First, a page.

Primary Care Practices Endangered from Steep Declines in Revenue and Staff, New Survey Shows

Today's results are part of ongoing poll of practices and their response to COVID-19

The Primary Care Collaborative (PCC), in partnership with The Larry A. Green Center, today released results of a real-time survey of primary care clinicians conducted April 10-13, measuring the impact of COVID-19 on their practices. 
This is the fifth consecutive week the Green Center has conducted the survey, which shows that primary care practices are at serious risk of shuttering. Close to half of the survey’s respondents are unsure they will have enough cash to keep their practices open. 42% report concerns about layoffs and furloughed staff, and an overwhelming majority (85%) have seen dramatic decreases in patient volume.

The survey also found that 20% of primary care practices predict they will close within four weeks, testing continues to be limited, and personal protective equipment is hard to find. The survey also shows disproportionate COVID-19-related health burdens among specific groups, including low-income workers and racial minorities and those with pre-existing co-morbidities or mental health concerns. 

“Opening up the country and getting the economy going again will be difficult or impossible if there is not enough testing and PPE and many primary care practices are closed for business,” said Rebecca Etz, PhD, Co-Director of The Larry A. Green Center and Associate Professor of Family Medicine and Population Health at Virginia Commonwealth University. “We’re seeing so much economic pain among patients and practices. When primary care is endangered, patients and the whole health system are endangered.” 

“Congress must take rapid and decisive action with the fourth stimulus bill to make sure that the U.S.’s primary care practices remain viable, including investing in a Medicare and Medicaid per patient monthly payment for the balance of 2020,“ said Ann Greiner, President and CEO of the Primary Care Collaborative. “Independent, rural and safety-net clinicians taking care of the country’s most vulnerable patients must be prioritized." 

This week’s survey results reflect input from over 2,600 primary care physicians, nurse practitioners, and PAs. Responses covered all 50 states. Respondents’ specialties range among family medicine (69%), pediatrics (5%), internal medicine (12%), geriatrics (7%), urgent care (3%) and other (4%). Practice settings include 70% larger than 3 clinicians, 33% rural, and 28% community health centers. One-third have more than 50% of patients on Medicaid; 14% own their practice; 13% are part of academic centers. 21% is majority fee-for-service practices; 12% majority capitated; 20% had no capitation. 

 Topline analyses include:  

  • Financial strain on primary care practices is impacting their ability to keep staff employed and doors open. 42% of respondents report the “need to layoff or furlough practice members” as a stress on their practice. Fewer than half of respondents feel they had enough patient volume to stay open for the next four weeks (46%) or enough cash on-hand to stay open for the next four weeks (47%).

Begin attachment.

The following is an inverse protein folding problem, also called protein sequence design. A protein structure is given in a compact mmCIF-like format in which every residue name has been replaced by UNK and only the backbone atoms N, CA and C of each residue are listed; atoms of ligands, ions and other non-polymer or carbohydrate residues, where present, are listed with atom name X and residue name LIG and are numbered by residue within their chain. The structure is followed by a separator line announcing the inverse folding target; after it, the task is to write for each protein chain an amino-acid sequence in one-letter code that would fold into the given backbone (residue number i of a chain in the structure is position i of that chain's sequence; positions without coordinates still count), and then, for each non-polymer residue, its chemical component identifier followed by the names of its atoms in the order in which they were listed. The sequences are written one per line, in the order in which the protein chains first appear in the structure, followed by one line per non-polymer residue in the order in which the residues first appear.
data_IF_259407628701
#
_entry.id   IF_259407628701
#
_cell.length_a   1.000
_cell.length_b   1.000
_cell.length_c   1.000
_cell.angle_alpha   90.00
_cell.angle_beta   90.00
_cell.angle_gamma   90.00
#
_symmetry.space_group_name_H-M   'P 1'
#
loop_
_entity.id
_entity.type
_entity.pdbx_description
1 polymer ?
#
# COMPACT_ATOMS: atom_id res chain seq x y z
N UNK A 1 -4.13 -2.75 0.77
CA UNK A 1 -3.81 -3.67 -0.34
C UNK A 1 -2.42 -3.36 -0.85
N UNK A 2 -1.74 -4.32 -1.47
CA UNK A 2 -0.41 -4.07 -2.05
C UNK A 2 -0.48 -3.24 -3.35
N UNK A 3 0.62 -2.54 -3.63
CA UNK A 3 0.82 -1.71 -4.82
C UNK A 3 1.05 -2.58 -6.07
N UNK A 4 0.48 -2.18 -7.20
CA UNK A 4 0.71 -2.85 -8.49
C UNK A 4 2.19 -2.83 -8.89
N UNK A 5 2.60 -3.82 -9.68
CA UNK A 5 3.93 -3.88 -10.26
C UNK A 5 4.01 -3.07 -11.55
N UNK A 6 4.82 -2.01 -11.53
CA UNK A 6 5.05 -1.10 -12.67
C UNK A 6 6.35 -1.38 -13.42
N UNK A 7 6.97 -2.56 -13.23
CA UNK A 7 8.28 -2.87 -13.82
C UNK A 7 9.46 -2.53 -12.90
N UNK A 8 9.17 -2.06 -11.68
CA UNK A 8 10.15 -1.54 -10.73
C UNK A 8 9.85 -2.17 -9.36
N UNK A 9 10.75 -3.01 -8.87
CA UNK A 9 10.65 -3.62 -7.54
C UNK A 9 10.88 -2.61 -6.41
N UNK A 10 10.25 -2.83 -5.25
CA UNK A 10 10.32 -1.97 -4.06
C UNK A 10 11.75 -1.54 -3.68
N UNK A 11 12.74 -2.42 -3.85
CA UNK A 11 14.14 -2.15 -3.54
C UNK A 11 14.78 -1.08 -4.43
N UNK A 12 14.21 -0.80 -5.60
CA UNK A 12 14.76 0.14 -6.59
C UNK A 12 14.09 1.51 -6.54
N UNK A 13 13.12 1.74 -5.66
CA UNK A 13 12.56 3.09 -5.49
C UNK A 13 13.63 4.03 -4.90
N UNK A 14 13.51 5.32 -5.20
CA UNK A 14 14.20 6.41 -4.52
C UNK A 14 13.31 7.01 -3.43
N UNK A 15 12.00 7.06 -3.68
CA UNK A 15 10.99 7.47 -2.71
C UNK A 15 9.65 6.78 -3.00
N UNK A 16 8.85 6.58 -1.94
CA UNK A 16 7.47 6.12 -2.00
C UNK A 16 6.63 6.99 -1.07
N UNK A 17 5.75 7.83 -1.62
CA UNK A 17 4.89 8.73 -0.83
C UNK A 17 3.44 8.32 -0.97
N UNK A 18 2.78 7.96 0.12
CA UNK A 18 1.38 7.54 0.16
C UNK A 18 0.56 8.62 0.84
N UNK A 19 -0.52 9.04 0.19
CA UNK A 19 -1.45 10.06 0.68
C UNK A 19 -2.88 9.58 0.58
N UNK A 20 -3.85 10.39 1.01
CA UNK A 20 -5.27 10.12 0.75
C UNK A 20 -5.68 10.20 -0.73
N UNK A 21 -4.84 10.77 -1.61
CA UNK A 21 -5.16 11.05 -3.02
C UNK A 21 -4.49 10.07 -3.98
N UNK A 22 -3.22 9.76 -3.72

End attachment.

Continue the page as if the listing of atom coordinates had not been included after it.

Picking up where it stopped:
• COVID-19 is taking a personal toll on both patients and health care professionals. Two-thirds of respondents report “rising family and economic concerns among patients” as a stress on their practice; 60% report similar family and income concerns among practice members.
  • External financial support is increasing, but may be slow to arrive. Just under a fifth of respondents say that their practice is likely to apply for a Small Business Administration loan in the next four weeks. And the majority of respondents are uncertain that they will receive payments for virtual care: “likely to receive payment for video and e-based care?” No: 10%; 43%: Unsure; “likely to receive payment for your telephone-based care?” No: 16%; 44%: Unsure.
  • Patients are affected differently by COVID-19 based on their age, income, and race/ethnicity. 12% of surveyed clinicians see disparities among racial minorities; 27% among low income patients; 20% among those lacking computer/internet access; 29% among those with mental health conditions; and 33% among the elderly.

Visit PCC’s website for:  

  • Executive summary of the survey
  • Full details of the survey 
  • Charts 

Experts are available to provide insight and comment on the survey:   

  • Ann Greiner, MCP, President & Chief Executive Officer, Primary Care Collaborative
  • Rebecca S. Etz, PhD, Co-Director of The Larry A. Green Center and Associate Professor of Family Medicine and Population Health at Virginia Commonwealth University 

If you would like to speak with either of these experts, please contact: 
Stephen Padre 
Communications Manager, Primary Care Collaborative

This survey is conducted weekly, and results are reported on the Larry A. Green Center and PCC websites

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